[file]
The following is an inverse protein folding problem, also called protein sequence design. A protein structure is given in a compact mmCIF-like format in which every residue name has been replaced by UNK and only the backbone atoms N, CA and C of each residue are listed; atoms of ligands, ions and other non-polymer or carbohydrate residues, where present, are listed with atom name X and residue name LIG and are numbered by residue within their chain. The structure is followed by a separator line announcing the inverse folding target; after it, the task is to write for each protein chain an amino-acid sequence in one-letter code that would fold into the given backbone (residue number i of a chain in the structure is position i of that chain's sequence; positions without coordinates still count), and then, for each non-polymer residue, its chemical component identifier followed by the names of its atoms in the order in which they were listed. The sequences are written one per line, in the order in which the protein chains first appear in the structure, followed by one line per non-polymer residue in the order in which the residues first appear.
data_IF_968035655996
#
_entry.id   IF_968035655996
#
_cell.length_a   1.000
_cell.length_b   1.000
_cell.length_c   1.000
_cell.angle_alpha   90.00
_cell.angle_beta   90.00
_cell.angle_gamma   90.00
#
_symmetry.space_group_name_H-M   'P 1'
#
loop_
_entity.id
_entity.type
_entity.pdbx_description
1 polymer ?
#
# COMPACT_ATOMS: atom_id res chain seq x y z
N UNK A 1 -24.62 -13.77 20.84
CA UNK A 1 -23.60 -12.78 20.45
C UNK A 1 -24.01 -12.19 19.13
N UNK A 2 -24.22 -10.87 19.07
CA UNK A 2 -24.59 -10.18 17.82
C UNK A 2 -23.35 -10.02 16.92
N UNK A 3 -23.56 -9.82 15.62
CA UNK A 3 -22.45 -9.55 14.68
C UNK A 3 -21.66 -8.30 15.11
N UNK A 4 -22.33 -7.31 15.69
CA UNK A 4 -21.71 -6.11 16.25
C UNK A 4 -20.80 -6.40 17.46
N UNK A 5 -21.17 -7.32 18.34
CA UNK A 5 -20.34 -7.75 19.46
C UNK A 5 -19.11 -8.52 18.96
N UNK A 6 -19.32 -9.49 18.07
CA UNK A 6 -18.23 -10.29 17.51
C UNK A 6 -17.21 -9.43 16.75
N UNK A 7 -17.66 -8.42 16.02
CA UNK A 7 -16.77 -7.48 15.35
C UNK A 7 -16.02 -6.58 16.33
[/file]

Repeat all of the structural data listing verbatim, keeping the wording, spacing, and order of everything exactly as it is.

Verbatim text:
The following is an inverse protein folding problem, also called protein sequence design. A protein structure is given in a compact mmCIF-like format in which every residue name has been replaced by UNK and only the backbone atoms N, CA and C of each residue are listed; atoms of ligands, ions and other non-polymer or carbohydrate residues, where present, are listed with atom name X and residue name LIG and are numbered by residue within their chain. The structure is followed by a separator line announcing the inverse folding target; after it, the task is to write for each protein chain an amino-acid sequence in one-letter code that would fold into the given backbone (residue number i of a chain in the structure is position i of that chain's sequence; positions without coordinates still count), and then, for each non-polymer residue, its chemical component identifier followed by the names of its atoms in the order in which they were listed. The sequences are written one per line, in the order in which the protein chains first appear in the structure, followed by one line per non-polymer residue in the order in which the residues first appear.
data_IF_968035655996
#
_entry.id   IF_968035655996
#
_cell.length_a   1.000
_cell.length_b   1.000
_cell.length_c   1.000
_cell.angle_alpha   90.00
_cell.angle_beta   90.00
_cell.angle_gamma   90.00
#
_symmetry.space_group_name_H-M   'P 1'
#
loop_
_entity.id
_entity.type
_entity.pdbx_description
1 polymer ?
#
# COMPACT_ATOMS: atom_id res chain seq x y z
N UNK A 1 -24.62 -13.77 20.84
CA UNK A 1 -23.60 -12.78 20.45
C UNK A 1 -24.01 -12.19 19.13
N UNK A 2 -24.22 -10.87 19.07
CA UNK A 2 -24.59 -10.18 17.82
C UNK A 2 -23.35 -10.02 16.92
N UNK A 3 -23.56 -9.82 15.62
CA UNK A 3 -22.45 -9.55 14.68
C UNK A 3 -21.66 -8.30 15.11
N UNK A 4 -22.33 -7.31 15.69
CA UNK A 4 -21.71 -6.11 16.25
C UNK A 4 -20.80 -6.40 17.46
N UNK A 5 -21.17 -7.32 18.34
CA UNK A 5 -20.34 -7.75 19.46
C UNK A 5 -19.11 -8.52 18.96
N UNK A 6 -19.32 -9.49 18.07
CA UNK A 6 -18.23 -10.29 17.51
C UNK A 6 -17.21 -9.43 16.75
N UNK A 7 -17.66 -8.42 16.02
CA UNK A 7 -16.77 -7.48 15.35
C UNK A 7 -16.02 -6.58 16.33